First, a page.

That the Cambridge School of the Drama must suspend its activities at the end of the present term can only be regretted. Although the school has far from fulfilled the expectations cherished at the time of its establishment, it has offered a chance for study in a field neglected by the University. And the lack of cooperation which the University has given the organization is likewise deplorable.
The need for such an institution within a college is undeniable. Drama as a form of literary expression is an important part of education, and the art of writing for the Theatre should have a place in any educational curriculum.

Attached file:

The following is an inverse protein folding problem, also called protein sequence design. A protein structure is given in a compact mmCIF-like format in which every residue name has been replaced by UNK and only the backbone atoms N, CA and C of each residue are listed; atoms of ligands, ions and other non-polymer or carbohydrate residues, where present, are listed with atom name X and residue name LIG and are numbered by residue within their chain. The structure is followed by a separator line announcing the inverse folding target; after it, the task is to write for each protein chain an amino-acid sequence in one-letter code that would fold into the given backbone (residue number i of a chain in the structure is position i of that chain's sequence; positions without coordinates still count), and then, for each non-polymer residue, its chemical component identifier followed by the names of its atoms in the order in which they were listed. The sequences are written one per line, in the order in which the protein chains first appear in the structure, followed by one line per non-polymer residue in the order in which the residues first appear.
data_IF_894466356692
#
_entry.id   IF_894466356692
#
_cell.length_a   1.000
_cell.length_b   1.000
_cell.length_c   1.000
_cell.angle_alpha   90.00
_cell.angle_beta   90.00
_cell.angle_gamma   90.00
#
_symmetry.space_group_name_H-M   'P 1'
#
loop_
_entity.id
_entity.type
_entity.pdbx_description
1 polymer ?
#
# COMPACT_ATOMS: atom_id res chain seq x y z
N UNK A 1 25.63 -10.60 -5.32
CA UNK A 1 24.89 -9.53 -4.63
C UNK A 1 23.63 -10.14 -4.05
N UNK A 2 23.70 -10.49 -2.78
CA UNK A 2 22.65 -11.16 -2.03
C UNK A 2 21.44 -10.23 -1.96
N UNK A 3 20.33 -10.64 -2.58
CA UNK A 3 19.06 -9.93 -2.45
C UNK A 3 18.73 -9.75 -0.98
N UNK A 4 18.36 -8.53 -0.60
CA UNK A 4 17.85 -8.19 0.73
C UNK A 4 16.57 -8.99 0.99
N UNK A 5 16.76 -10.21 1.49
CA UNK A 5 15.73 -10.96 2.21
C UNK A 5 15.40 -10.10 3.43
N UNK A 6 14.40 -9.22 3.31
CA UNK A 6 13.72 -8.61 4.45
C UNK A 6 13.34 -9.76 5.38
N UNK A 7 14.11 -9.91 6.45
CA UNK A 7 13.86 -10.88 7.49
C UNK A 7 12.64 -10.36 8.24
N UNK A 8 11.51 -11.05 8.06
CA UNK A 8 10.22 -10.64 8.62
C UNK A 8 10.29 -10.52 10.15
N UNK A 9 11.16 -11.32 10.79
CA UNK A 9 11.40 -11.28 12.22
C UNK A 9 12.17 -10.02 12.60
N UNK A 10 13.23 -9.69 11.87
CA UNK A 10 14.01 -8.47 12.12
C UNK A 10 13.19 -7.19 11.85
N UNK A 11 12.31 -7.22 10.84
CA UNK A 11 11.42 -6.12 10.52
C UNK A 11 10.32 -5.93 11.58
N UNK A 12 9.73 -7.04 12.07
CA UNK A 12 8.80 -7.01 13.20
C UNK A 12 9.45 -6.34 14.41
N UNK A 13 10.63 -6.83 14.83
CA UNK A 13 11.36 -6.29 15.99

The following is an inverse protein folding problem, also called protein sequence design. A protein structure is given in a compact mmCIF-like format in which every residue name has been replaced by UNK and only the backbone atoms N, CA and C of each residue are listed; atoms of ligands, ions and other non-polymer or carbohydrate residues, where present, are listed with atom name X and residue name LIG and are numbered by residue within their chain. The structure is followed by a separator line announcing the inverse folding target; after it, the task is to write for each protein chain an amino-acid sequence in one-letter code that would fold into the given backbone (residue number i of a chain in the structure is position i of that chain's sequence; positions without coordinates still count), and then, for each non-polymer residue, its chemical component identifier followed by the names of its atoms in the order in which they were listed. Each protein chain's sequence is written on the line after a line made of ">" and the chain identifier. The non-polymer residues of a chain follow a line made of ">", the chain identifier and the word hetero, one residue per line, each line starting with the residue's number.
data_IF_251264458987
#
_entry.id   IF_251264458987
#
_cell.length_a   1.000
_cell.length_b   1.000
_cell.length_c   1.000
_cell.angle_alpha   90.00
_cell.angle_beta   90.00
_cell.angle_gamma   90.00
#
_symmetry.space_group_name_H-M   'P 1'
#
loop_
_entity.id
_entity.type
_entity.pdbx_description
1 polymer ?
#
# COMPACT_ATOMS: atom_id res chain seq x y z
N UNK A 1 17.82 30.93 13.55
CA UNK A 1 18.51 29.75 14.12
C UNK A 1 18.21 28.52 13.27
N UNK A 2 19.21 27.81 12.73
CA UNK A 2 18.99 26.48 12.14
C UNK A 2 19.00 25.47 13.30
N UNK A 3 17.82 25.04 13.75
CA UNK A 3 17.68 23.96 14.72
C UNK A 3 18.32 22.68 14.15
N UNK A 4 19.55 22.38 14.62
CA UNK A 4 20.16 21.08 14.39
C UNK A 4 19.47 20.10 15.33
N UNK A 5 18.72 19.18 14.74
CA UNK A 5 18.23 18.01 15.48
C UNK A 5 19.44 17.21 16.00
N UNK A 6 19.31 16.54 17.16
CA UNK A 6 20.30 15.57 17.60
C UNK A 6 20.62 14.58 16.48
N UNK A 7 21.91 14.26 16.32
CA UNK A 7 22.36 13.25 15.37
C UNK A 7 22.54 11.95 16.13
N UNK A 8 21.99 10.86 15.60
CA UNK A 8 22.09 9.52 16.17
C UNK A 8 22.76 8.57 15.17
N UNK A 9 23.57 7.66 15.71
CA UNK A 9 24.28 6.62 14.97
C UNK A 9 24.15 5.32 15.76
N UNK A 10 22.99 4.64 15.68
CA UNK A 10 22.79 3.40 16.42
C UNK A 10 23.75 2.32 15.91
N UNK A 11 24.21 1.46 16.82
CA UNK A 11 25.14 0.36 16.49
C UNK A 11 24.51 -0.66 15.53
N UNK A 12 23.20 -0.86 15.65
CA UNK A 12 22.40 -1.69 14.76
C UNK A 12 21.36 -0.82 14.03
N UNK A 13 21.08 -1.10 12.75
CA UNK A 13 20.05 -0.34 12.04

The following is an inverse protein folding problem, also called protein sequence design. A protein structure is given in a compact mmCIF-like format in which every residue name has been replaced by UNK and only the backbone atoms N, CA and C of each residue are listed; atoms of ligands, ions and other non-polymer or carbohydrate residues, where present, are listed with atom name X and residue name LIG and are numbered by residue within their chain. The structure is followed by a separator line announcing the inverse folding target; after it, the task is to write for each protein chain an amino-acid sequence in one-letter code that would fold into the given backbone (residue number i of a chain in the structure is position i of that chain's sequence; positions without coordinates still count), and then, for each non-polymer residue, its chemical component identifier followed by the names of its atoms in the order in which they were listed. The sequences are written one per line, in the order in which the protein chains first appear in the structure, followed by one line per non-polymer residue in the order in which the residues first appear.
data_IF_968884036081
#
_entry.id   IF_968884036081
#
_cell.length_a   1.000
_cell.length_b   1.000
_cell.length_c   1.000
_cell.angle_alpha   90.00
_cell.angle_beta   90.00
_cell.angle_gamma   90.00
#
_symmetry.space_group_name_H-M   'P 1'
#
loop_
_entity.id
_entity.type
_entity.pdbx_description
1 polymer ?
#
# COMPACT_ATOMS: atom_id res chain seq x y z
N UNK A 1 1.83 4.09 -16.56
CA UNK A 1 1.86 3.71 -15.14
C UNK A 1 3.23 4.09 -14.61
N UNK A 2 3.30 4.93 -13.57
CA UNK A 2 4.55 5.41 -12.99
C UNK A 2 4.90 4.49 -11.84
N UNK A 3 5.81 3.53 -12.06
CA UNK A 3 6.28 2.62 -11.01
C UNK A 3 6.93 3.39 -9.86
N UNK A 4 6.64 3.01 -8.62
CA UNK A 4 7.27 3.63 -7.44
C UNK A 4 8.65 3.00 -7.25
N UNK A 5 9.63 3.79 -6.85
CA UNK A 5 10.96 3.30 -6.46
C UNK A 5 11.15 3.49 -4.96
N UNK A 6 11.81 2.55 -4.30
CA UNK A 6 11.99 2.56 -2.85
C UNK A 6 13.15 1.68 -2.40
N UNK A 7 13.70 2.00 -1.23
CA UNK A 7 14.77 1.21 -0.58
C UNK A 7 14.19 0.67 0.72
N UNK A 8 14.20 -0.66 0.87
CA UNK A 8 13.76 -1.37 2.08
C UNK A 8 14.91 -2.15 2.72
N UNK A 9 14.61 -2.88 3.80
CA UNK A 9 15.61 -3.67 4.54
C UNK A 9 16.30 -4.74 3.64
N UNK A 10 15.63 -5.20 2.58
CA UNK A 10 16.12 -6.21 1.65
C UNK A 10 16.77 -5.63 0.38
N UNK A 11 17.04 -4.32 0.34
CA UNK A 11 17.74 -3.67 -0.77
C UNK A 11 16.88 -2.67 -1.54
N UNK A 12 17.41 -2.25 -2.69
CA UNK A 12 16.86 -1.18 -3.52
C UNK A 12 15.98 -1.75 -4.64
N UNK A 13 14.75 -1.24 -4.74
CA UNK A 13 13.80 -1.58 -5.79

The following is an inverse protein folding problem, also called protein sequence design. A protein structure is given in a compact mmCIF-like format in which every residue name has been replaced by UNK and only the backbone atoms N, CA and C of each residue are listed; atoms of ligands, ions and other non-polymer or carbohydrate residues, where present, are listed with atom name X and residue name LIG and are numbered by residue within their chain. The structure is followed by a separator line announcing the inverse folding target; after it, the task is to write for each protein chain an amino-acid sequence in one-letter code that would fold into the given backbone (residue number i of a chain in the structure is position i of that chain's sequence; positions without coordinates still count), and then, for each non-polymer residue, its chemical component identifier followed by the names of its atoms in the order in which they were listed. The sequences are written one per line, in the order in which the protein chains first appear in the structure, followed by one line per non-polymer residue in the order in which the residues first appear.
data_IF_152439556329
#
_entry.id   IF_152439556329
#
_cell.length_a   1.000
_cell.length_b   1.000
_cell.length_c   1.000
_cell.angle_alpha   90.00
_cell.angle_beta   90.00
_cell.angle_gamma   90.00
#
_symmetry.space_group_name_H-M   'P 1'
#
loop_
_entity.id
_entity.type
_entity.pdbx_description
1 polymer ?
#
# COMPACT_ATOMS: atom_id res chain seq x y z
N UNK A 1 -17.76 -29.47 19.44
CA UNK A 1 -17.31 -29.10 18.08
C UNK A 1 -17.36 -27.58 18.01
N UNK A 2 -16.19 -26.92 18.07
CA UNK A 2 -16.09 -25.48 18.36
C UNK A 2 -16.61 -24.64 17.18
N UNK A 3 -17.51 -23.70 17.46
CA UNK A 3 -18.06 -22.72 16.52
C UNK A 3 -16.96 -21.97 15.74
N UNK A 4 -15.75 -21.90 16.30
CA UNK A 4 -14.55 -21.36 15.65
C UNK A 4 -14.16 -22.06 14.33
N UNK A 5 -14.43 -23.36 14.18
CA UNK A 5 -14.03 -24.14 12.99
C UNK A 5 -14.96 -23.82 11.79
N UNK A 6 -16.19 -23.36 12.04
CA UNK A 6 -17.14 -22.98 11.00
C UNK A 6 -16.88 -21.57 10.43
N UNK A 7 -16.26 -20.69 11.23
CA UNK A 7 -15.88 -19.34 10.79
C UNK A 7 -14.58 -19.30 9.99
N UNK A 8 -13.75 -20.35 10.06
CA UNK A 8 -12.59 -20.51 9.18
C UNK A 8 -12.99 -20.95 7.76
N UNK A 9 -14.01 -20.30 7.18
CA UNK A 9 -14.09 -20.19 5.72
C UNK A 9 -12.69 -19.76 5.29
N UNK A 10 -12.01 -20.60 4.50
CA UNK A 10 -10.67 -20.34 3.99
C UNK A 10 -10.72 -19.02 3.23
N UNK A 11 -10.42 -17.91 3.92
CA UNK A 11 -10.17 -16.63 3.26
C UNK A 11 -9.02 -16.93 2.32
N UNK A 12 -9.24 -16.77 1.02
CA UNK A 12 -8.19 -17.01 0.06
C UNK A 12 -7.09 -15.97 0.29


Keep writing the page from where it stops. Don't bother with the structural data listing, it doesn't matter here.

Play writing develops and stimulates creative ability, a phase which universities, Harvard in particular, are inclined to overlook. Formerly this aspect was treated by Professor George Pierce Baker and the 47 Workshop, and it is the gap left by his exodus that the Cambridge School of the Drama attempted to fill.
If the University had given credits for courses offered in the School, it might have been more popular and successful. But as conditions exist, it seems best that the Cambridge School of the Drama should discontinue its work for the present. Then, perhaps, the University would establish its own department or graduate school, a more logical solution for the problem.